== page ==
COCOON
1985, 20th Century Fox, 117 min, USA, Dir: Ron Howard

Senior citizen troublemakers Art (Don Ameche), Ben (Wilford Brimley) and Joe (Hume Cronyn) have seemingly discovered the fountain of youth during one of their nightly excursions to an unattended swimming pool. After their swim, their ailments and fatigue dissipate and they begin to experience a renewed energy. Little do they know that the source of the pool’s power involves a pair of extraterrestrial visitors, who are eager to enlist the men’s help in an elaborate plot to return home. Featuring Brian Dennehy, Jack Gilford, Steve Guttenberg and Maureen Stapleton, this Ron Howard sci-fi classic won Oscars for Best Visual Effects and Best Supporting Actor (Ameche).


TRADING PLACES
1983, Paramount, 118 min, USA, Dir: John Landis

Eddie Murphy proved that his debut performance in 48 HOURS was no fluke with this follow-up comedy hit. Murphy plays a street hustler, and Landis regular Dan Aykroyd is a stockbroker; both men's lives are turned upside down when wealthy brothers Don Ameche and Ralph Bellamy decide to figure out whether nature matters more than nurture and manipulate the opposites into exchanging lives. Filled with quotable dialogue and expertly crafted by John Landis, it includes a plethora of winning supporting performances from Jamie Lee Curtis, Denholm Elliott, Paul Gleason and Jim Belushi (as, in a nod to Landis' debut film SCHLOCK, a guy in a gorilla suit!).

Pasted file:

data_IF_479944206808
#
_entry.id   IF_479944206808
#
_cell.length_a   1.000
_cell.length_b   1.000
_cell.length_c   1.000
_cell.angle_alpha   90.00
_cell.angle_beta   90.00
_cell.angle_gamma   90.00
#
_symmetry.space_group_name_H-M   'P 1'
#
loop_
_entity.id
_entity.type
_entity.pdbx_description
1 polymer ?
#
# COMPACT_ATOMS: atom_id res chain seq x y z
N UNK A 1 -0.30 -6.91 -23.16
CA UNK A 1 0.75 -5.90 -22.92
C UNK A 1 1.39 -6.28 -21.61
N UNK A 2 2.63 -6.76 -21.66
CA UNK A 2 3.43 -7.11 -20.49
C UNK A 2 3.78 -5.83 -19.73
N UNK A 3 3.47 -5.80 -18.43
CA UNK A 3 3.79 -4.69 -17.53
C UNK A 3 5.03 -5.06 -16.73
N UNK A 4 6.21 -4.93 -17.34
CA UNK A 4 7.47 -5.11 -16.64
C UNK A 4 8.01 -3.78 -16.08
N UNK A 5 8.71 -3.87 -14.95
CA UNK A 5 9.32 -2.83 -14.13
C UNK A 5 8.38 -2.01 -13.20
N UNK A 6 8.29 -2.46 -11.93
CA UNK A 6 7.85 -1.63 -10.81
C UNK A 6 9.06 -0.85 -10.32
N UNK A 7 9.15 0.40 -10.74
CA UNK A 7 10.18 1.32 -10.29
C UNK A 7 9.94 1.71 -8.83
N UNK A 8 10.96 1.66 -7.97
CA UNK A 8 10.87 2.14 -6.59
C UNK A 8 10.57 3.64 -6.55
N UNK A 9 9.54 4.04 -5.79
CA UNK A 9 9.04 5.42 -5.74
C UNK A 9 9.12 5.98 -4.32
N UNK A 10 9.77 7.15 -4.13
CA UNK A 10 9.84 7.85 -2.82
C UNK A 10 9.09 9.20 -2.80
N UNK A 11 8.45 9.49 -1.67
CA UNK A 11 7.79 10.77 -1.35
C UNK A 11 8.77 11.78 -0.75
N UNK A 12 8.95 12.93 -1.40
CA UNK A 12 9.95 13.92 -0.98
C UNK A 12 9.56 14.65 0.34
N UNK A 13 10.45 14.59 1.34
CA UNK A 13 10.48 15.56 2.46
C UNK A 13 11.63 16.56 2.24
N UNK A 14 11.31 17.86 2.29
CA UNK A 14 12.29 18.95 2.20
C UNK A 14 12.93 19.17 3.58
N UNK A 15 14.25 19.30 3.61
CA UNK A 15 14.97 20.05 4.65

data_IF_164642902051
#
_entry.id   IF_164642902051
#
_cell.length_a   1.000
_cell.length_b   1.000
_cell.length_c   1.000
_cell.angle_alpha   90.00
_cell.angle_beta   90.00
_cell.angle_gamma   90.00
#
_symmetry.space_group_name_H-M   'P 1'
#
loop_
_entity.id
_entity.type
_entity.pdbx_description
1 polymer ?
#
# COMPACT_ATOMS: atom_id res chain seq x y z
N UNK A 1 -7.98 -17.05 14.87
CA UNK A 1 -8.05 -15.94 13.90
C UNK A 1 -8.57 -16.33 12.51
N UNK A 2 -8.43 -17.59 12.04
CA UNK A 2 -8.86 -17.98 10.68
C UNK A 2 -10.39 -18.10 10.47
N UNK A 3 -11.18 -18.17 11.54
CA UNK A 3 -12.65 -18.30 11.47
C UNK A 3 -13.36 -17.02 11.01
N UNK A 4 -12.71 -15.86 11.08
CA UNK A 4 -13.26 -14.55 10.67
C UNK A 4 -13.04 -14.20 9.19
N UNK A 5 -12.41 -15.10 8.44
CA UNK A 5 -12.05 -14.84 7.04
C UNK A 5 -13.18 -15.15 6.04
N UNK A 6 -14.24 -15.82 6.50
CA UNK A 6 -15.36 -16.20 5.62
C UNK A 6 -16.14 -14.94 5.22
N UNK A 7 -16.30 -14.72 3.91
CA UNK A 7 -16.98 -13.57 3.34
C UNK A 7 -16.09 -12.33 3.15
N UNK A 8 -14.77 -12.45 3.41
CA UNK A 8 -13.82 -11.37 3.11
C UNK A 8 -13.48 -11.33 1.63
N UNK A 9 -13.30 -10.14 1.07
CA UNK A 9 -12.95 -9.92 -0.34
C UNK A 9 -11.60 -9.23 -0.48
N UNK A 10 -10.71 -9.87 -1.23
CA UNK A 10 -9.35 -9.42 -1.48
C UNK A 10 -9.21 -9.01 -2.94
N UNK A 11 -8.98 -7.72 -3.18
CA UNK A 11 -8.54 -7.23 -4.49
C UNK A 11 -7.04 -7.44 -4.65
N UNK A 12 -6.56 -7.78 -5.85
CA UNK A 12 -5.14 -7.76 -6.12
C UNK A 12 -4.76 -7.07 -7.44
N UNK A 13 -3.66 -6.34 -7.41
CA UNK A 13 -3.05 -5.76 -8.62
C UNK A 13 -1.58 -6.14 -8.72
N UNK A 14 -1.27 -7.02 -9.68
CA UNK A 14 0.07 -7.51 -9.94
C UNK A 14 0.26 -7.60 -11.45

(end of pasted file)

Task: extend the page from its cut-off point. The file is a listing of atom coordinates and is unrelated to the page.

MIDNIGHT
1939, Universal, 94 min, USA, Dir: Mitchell Leisen

A showgirl (Claudette Colbert) impersonating a baroness, a lovestruck taxi driver (Don Ameche) and a cuckolded millionaire (John Barrymore) are just a few of the ingredients in this frothy concoction penned by Charles Brackett and Billy Wilder and directed with breathless elan by Mitchell Leisen. Costarring Mary Astor, Francis Lederer and gossip queen Hedda Hopper, this delirious riff on the Cinderella story ranks among the greatest of all screwball comedies.


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